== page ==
On Tuesday, Oct. 17, 1989 California shook for 15 seconds. In Santa Cruz, the Pacific Garden Mall fell to crumbles, the Bay Bridge collapsed on itself, and in Candlestick Park, the third game of the World Series was called off as people fled the shaking.
The 6.9 magnitude Loma Prieta earthquake was felt as far as Nevada, and 33 years later, we are reminded that part of our relationship to the earth is how we ride out these natural disasters.
The Loma Prieta earthquake took place along the San Andreas Fault.
The San Andreas fault is central to this story, and much of the earthquakes in California. It is the transform fault or sliding boundary between the Pacific Plate and the North American Plate. It slashes through California all the way from Cape Mendocino into Mexico. It appears as a harrowing desert scar.
As a transform fault, the plates are often moving. But every once in a while, they don’t move at all. Pressure can then build up, which can cause rocks to break and plates to shift. This is a huge trigger for earthquakes.
The Loma Prieta earthquake was a historical one, measuring in at a 6.9 magnitude. It spurred the start of the Seismic Hazards Zoning Program (SHZP), largely due to the failed ground response. It also made the majority of California realize that it needs to be better prepared for natural disasters of the like.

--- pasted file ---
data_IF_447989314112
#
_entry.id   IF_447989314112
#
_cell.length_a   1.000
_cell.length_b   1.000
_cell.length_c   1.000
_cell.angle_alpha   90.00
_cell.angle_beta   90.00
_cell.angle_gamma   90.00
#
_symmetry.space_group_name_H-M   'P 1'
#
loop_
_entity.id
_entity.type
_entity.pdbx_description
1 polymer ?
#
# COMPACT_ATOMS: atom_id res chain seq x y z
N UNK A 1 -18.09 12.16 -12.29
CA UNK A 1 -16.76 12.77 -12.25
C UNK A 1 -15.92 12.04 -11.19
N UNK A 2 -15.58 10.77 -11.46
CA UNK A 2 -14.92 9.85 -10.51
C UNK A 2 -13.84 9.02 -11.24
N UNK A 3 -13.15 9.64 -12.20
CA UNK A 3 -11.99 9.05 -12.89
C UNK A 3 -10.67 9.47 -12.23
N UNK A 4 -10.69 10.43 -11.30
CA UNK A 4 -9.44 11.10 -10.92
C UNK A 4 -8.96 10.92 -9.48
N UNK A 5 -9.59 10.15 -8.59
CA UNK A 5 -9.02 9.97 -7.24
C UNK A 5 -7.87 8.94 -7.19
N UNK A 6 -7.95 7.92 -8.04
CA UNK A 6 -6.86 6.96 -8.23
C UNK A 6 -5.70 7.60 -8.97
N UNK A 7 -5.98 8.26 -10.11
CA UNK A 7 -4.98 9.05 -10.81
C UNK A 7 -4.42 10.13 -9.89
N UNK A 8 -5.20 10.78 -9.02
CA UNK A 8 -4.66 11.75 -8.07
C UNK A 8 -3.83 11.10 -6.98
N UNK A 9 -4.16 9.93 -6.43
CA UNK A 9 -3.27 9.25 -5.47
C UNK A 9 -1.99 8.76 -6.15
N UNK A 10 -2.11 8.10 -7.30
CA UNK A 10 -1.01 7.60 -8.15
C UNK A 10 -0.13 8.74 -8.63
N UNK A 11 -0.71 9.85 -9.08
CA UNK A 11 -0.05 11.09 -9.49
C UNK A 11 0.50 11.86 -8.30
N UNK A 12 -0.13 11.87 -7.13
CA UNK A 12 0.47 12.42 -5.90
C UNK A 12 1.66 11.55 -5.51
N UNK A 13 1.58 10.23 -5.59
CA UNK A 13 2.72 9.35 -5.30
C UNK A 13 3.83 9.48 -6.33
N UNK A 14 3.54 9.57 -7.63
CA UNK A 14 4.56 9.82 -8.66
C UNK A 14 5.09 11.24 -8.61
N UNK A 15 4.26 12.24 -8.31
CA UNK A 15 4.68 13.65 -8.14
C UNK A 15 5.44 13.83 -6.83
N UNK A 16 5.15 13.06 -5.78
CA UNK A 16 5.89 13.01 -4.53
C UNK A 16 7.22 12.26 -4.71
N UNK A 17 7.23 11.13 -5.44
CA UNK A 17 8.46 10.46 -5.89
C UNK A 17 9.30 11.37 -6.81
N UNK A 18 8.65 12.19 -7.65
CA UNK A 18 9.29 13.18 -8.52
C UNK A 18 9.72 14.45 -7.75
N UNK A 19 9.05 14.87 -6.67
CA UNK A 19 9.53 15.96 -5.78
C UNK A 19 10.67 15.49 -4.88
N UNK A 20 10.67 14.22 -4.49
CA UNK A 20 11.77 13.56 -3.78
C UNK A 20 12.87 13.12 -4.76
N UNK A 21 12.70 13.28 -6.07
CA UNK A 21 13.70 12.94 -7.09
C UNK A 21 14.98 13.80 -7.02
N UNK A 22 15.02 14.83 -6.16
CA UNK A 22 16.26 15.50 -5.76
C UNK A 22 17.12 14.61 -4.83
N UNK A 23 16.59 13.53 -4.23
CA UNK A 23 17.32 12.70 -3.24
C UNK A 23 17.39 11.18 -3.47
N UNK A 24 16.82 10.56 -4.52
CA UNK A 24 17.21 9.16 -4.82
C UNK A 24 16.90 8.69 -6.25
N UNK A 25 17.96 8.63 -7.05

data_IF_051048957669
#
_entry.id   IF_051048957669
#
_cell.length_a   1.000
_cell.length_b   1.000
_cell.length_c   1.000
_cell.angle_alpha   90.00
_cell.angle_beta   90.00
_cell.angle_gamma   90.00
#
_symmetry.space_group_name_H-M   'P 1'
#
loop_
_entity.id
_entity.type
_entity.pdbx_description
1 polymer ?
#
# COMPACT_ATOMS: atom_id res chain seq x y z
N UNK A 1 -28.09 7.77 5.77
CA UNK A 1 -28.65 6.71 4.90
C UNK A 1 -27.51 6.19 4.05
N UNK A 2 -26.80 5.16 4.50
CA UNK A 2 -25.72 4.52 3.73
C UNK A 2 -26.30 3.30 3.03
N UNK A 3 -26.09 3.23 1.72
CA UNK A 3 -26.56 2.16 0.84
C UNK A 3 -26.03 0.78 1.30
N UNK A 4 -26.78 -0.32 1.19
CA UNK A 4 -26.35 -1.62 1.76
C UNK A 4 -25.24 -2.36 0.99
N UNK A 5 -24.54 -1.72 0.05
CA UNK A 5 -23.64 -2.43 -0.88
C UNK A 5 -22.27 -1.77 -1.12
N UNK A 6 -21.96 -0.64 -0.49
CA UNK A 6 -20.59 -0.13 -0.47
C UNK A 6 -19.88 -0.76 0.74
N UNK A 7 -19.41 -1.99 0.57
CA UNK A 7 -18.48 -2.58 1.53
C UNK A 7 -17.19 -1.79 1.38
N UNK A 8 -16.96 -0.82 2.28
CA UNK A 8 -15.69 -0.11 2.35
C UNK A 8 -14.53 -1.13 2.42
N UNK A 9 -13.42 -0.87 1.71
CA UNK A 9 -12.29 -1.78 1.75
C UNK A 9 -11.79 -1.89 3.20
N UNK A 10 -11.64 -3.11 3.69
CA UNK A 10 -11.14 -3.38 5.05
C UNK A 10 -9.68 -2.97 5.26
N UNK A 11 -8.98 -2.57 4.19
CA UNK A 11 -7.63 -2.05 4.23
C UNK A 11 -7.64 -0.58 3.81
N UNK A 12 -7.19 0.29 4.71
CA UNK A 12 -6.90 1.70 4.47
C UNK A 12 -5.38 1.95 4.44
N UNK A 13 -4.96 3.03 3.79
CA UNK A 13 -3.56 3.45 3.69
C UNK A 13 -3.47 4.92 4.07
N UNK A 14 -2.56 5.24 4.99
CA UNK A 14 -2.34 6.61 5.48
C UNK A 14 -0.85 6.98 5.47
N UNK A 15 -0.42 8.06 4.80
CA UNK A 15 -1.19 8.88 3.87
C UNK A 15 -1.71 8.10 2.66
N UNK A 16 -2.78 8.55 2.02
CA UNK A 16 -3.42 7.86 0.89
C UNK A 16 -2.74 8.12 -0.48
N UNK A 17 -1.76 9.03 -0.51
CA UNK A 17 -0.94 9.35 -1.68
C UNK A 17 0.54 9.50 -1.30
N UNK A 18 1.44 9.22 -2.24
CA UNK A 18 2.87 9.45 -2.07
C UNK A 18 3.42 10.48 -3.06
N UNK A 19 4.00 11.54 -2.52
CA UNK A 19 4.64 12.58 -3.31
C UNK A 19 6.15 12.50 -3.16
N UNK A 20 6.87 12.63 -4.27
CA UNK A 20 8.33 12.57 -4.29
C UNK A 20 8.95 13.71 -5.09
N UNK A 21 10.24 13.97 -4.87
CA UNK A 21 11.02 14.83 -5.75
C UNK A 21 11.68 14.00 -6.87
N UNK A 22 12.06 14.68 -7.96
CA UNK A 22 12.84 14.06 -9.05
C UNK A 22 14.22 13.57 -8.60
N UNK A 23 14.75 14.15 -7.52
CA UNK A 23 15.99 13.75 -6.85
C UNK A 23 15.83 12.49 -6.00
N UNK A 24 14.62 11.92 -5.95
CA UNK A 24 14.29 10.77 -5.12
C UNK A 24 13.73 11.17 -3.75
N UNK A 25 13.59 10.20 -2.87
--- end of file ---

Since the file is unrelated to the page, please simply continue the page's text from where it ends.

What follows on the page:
The California Geological Survey (CGS) then proceeded to identify places vulnerable to liquefaction, landslides, and amplified shaking to mitigate future seismic impacts.
The wake of Loma Prieta:
Unfortunately, the earthquake left 67 people dead, 3.757 injured, and 12,053 displaced. Damages cost the state as much as $6 billion.
But the aftershocks were the worst part. The term "aftershock" is common in the realm of earthquakes. It means exactly what you think, but it’s often worse than you would expect.
The aftershock is any tremor after the main shock, which is often smaller in magnitude but still sharpens existing damages. The strangest part is aftershocks can occur weeks, months, or even years after the main shock.
Loma Prieta had thousands of aftershocks, and about 20 of them had a magnitude of at least 4.0.
In 2019, on the anniversary of Loma Prieta, the San Francisco Chronicle shared stories from those that experienced the earthquake. Charles Eadie, the former chairman of the Santa Cruz Chamber of Commerce, recalled: “There was a huge cloud of yellow dust, spanning Pacific Avenue here… and.. that was it... this place is changed forever.”
On Oct. 18, the New York Times front page read: EARTHQUAKE IN NORTHERN CALIFORNIA; VIOLENT QUAKE HITS NORTHERN CALIFORNIA, HUNDREDS DEAD, DISASTER SCOPE UNCLEAR, HIGHWAY AND BAY BRIDGE’S DECK COLLAPSE.”
Loma Prieta was a severe natural disaster that took a major toll on several communities, and quite literally took the world by storm. Even though the main shock lasted a mere 15 seconds, the lasting torment is that we are always prey to the acts of nature.
This article, originally published on Oct. 24, 2022, has been updated.